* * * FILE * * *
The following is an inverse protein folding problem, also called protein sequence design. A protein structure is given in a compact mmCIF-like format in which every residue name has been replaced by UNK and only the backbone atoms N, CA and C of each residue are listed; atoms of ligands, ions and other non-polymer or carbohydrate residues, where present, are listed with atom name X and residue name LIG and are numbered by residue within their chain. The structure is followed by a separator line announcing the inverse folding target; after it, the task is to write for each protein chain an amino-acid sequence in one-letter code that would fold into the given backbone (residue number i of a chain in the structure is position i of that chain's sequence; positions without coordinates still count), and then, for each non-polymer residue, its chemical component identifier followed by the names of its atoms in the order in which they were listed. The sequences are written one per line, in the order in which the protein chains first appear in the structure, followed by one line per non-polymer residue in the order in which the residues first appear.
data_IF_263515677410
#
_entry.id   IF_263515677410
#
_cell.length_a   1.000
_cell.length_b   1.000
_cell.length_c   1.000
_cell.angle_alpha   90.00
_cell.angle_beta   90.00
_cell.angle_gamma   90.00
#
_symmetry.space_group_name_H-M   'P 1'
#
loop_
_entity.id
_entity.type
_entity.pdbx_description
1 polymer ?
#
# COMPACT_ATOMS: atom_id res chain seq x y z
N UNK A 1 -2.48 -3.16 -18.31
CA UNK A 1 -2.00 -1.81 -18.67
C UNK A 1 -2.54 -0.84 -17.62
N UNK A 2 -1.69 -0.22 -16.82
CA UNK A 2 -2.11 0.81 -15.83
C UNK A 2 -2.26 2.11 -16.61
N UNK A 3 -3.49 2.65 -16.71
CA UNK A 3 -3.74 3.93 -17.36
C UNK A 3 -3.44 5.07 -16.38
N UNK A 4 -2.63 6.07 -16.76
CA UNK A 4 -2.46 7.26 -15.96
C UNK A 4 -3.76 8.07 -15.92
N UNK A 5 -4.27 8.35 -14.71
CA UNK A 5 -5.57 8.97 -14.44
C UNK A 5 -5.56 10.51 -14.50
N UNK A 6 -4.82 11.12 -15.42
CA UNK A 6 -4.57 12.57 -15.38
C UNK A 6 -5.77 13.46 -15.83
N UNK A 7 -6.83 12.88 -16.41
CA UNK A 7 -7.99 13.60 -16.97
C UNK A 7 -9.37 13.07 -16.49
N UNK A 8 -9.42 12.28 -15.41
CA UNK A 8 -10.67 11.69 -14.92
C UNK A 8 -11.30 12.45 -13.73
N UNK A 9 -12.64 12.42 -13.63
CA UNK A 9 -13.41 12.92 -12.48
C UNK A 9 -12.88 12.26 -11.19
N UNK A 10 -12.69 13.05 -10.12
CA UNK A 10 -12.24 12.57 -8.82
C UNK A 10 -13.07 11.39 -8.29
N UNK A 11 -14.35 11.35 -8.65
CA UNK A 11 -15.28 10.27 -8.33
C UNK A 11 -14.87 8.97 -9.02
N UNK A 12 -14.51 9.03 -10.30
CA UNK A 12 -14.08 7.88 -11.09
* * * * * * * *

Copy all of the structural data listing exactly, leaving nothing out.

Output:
The following is an inverse protein folding problem, also called protein sequence design. A protein structure is given in a compact mmCIF-like format in which every residue name has been replaced by UNK and only the backbone atoms N, CA and C of each residue are listed; atoms of ligands, ions and other non-polymer or carbohydrate residues, where present, are listed with atom name X and residue name LIG and are numbered by residue within their chain. The structure is followed by a separator line announcing the inverse folding target; after it, the task is to write for each protein chain an amino-acid sequence in one-letter code that would fold into the given backbone (residue number i of a chain in the structure is position i of that chain's sequence; positions without coordinates still count), and then, for each non-polymer residue, its chemical component identifier followed by the names of its atoms in the order in which they were listed. The sequences are written one per line, in the order in which the protein chains first appear in the structure, followed by one line per non-polymer residue in the order in which the residues first appear.
data_IF_263515677410
#
_entry.id   IF_263515677410
#
_cell.length_a   1.000
_cell.length_b   1.000
_cell.length_c   1.000
_cell.angle_alpha   90.00
_cell.angle_beta   90.00
_cell.angle_gamma   90.00
#
_symmetry.space_group_name_H-M   'P 1'
#
loop_
_entity.id
_entity.type
_entity.pdbx_description
1 polymer ?
#
# COMPACT_ATOMS: atom_id res chain seq x y z
N UNK A 1 -2.48 -3.16 -18.31
CA UNK A 1 -2.00 -1.81 -18.67
C UNK A 1 -2.54 -0.84 -17.62
N UNK A 2 -1.69 -0.22 -16.82
CA UNK A 2 -2.11 0.81 -15.83
C UNK A 2 -2.26 2.11 -16.61
N UNK A 3 -3.49 2.65 -16.71
CA UNK A 3 -3.74 3.93 -17.36
C UNK A 3 -3.44 5.07 -16.38
N UNK A 4 -2.63 6.07 -16.76
CA UNK A 4 -2.46 7.26 -15.96
C UNK A 4 -3.76 8.07 -15.92
N UNK A 5 -4.27 8.35 -14.71
CA UNK A 5 -5.57 8.97 -14.44
C UNK A 5 -5.56 10.51 -14.50
N UNK A 6 -4.82 11.12 -15.42
CA UNK A 6 -4.57 12.57 -15.38
C UNK A 6 -5.77 13.46 -15.83
N UNK A 7 -6.83 12.88 -16.41
CA UNK A 7 -7.99 13.60 -16.97
C UNK A 7 -9.37 13.07 -16.49
N UNK A 8 -9.42 12.28 -15.41
CA UNK A 8 -10.67 11.69 -14.92
C UNK A 8 -11.30 12.45 -13.73
N UNK A 9 -12.64 12.42 -13.63
CA UNK A 9 -13.41 12.92 -12.48
C UNK A 9 -12.88 12.26 -11.19
N UNK A 10 -12.69 13.05 -10.12
CA UNK A 10 -12.24 12.57 -8.82
C UNK A 10 -13.07 11.39 -8.29
N UNK A 11 -14.35 11.35 -8.65
CA UNK A 11 -15.28 10.27 -8.33
C UNK A 11 -14.87 8.97 -9.02
N UNK A 12 -14.51 9.03 -10.30
CA UNK A 12 -14.08 7.88 -11.09